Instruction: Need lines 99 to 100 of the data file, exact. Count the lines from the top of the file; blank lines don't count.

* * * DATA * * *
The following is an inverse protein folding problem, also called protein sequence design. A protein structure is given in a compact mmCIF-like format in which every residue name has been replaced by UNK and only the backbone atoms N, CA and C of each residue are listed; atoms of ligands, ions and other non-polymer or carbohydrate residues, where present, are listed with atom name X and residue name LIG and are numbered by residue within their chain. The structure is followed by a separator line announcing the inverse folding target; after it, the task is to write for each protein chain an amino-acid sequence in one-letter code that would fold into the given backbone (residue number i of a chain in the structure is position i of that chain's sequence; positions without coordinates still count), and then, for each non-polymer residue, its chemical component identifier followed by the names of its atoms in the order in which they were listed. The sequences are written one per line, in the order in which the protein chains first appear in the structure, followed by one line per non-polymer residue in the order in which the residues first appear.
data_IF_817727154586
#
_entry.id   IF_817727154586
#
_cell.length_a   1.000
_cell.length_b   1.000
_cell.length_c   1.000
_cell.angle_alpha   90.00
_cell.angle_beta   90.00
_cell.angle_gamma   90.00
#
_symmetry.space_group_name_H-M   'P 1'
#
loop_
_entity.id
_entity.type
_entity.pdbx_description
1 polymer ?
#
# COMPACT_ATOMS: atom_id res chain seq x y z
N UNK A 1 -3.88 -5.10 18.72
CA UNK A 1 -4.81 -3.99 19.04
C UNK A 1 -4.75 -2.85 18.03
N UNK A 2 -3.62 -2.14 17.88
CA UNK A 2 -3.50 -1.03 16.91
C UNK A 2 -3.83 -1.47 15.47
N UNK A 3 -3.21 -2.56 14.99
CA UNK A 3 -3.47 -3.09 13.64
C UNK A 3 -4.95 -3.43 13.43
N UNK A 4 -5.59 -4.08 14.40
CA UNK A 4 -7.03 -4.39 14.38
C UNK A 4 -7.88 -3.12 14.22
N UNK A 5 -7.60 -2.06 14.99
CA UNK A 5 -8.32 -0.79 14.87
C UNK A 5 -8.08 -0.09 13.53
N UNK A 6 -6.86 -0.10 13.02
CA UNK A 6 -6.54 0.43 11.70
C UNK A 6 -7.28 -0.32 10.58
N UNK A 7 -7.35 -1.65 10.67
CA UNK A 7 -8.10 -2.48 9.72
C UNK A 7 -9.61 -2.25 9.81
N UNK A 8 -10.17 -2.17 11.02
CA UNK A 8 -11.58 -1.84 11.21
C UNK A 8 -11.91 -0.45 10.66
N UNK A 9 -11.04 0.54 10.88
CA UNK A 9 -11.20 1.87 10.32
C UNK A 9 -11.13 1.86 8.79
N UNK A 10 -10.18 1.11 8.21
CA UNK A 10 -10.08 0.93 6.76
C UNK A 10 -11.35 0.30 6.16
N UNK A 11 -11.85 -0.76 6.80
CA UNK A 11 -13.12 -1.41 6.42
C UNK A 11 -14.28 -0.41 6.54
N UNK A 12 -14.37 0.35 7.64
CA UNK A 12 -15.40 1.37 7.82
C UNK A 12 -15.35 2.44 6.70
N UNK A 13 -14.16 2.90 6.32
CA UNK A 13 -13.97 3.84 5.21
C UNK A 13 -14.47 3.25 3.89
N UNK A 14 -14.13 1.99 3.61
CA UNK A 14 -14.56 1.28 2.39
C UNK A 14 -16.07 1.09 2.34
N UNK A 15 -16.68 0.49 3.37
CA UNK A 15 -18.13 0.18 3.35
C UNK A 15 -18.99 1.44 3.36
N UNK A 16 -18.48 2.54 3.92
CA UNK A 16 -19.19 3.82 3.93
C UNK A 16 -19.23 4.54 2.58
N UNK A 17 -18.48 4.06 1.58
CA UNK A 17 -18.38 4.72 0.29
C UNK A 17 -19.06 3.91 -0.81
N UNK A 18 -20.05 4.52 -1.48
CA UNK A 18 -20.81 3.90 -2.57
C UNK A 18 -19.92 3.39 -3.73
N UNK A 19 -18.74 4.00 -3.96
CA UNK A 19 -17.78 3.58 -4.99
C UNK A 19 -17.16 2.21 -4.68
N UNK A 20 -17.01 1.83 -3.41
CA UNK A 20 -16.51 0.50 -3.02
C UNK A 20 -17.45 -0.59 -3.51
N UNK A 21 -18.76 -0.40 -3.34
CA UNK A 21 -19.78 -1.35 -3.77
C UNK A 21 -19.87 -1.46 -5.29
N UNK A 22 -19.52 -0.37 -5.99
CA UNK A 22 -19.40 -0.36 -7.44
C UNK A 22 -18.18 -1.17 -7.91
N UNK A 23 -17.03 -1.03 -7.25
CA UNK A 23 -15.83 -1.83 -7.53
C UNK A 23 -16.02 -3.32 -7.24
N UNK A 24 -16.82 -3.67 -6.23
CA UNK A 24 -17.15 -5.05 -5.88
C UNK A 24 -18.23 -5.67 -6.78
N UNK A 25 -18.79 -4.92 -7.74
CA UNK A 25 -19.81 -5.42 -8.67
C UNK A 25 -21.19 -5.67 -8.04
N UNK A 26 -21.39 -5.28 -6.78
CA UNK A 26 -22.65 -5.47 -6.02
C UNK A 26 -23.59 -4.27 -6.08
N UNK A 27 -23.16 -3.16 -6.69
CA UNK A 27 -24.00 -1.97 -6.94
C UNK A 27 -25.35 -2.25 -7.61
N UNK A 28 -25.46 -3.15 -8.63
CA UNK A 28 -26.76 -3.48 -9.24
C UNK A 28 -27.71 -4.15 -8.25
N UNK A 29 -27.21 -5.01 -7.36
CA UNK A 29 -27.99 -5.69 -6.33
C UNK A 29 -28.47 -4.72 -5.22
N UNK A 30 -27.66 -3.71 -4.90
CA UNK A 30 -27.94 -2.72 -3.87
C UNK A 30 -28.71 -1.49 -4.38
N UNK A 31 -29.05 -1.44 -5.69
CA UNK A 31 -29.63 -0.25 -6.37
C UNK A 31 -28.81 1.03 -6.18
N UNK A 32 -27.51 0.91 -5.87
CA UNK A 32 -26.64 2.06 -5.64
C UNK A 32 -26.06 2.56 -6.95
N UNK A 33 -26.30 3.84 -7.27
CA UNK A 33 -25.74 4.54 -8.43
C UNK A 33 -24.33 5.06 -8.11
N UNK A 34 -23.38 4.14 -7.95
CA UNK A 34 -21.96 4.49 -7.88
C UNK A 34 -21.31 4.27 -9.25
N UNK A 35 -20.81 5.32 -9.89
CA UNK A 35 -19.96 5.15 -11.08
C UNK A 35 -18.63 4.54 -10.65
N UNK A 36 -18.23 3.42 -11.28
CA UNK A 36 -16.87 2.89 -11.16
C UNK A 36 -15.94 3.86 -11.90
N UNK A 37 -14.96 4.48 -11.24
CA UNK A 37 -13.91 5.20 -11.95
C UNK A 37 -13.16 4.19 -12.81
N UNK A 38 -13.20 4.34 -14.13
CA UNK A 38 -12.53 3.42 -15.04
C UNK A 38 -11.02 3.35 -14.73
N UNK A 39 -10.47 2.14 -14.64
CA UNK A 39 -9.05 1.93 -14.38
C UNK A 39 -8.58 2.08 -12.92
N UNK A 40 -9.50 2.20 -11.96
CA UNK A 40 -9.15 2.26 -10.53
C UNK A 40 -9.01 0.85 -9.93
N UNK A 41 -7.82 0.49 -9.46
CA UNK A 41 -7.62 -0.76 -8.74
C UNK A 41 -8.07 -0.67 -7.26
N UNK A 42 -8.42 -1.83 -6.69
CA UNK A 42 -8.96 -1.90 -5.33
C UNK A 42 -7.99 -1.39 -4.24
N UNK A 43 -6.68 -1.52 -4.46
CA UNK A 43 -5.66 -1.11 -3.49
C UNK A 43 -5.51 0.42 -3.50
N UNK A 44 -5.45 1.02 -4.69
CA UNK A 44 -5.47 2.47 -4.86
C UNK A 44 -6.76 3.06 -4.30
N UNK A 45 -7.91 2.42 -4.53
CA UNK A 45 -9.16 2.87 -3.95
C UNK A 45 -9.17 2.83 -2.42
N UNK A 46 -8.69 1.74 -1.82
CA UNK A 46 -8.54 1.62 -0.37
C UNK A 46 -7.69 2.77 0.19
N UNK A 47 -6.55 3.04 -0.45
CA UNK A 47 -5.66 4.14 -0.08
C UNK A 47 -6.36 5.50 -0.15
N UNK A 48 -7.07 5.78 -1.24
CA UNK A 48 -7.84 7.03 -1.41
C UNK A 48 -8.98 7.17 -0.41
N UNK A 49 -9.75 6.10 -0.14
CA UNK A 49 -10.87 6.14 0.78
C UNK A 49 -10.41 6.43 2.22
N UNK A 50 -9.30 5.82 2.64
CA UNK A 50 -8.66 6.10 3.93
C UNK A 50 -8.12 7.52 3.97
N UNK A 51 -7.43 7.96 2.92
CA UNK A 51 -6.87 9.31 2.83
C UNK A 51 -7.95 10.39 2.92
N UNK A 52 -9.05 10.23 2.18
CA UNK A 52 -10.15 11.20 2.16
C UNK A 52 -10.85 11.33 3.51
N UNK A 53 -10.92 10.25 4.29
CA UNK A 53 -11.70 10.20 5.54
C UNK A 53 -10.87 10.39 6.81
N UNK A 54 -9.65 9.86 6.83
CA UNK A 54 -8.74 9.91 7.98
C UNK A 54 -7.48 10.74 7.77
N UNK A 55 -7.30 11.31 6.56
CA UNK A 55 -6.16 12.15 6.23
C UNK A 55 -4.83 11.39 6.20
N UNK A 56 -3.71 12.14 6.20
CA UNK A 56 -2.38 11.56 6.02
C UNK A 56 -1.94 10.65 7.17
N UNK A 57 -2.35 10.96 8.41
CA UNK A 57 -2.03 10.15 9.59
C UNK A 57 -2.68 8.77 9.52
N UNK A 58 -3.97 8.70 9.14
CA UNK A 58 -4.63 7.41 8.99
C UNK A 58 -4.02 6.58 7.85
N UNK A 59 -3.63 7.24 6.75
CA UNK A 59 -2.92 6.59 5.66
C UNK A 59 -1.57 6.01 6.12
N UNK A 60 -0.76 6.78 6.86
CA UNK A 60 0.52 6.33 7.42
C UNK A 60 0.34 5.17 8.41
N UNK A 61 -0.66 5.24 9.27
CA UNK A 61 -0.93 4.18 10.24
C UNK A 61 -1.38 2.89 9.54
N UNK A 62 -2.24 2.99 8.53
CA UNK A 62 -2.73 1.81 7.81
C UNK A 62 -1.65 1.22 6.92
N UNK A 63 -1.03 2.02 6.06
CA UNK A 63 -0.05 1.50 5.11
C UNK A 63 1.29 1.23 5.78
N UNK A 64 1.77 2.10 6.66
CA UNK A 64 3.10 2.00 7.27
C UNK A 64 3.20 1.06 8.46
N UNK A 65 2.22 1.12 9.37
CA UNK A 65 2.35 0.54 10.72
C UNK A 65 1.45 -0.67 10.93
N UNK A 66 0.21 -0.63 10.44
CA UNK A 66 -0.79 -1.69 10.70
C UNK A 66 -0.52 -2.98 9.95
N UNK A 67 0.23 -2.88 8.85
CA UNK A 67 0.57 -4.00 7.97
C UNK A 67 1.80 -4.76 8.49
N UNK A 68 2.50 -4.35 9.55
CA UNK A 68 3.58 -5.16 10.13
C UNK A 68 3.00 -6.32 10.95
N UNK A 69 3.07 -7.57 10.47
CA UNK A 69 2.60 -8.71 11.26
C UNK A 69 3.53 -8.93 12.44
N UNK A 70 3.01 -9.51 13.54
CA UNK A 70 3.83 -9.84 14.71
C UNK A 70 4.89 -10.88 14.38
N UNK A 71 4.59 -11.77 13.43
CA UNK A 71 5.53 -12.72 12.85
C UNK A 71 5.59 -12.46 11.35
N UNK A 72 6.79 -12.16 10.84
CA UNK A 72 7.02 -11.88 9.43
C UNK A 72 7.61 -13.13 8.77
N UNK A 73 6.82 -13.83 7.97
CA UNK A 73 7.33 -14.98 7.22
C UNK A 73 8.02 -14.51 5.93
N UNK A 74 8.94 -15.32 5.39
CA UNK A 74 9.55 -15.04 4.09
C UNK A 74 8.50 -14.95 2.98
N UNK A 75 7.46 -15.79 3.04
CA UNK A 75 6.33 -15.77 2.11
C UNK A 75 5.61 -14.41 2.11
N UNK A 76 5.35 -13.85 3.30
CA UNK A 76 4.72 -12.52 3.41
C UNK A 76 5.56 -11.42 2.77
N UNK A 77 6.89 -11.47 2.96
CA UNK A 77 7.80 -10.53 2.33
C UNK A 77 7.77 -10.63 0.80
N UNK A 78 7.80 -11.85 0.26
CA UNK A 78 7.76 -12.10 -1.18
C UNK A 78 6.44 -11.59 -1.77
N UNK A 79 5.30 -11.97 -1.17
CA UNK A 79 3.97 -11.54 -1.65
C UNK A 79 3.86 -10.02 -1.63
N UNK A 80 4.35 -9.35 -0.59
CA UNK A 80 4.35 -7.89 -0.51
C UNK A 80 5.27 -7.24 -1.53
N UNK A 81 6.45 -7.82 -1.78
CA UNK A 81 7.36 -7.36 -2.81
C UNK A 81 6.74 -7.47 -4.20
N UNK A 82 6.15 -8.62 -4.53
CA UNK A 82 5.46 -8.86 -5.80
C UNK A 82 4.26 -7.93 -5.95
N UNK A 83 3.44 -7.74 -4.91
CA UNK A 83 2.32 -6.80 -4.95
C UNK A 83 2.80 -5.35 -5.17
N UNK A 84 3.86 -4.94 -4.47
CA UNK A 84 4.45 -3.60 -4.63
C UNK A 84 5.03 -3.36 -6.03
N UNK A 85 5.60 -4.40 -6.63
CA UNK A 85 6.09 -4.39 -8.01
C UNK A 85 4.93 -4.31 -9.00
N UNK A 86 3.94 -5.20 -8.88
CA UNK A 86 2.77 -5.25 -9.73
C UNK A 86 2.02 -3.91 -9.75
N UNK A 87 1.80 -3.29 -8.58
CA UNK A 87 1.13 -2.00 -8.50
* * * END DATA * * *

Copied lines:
C UNK A 26 -23.59 -4.27 -6.08
N UNK A 27 -23.16 -3.16 -6.69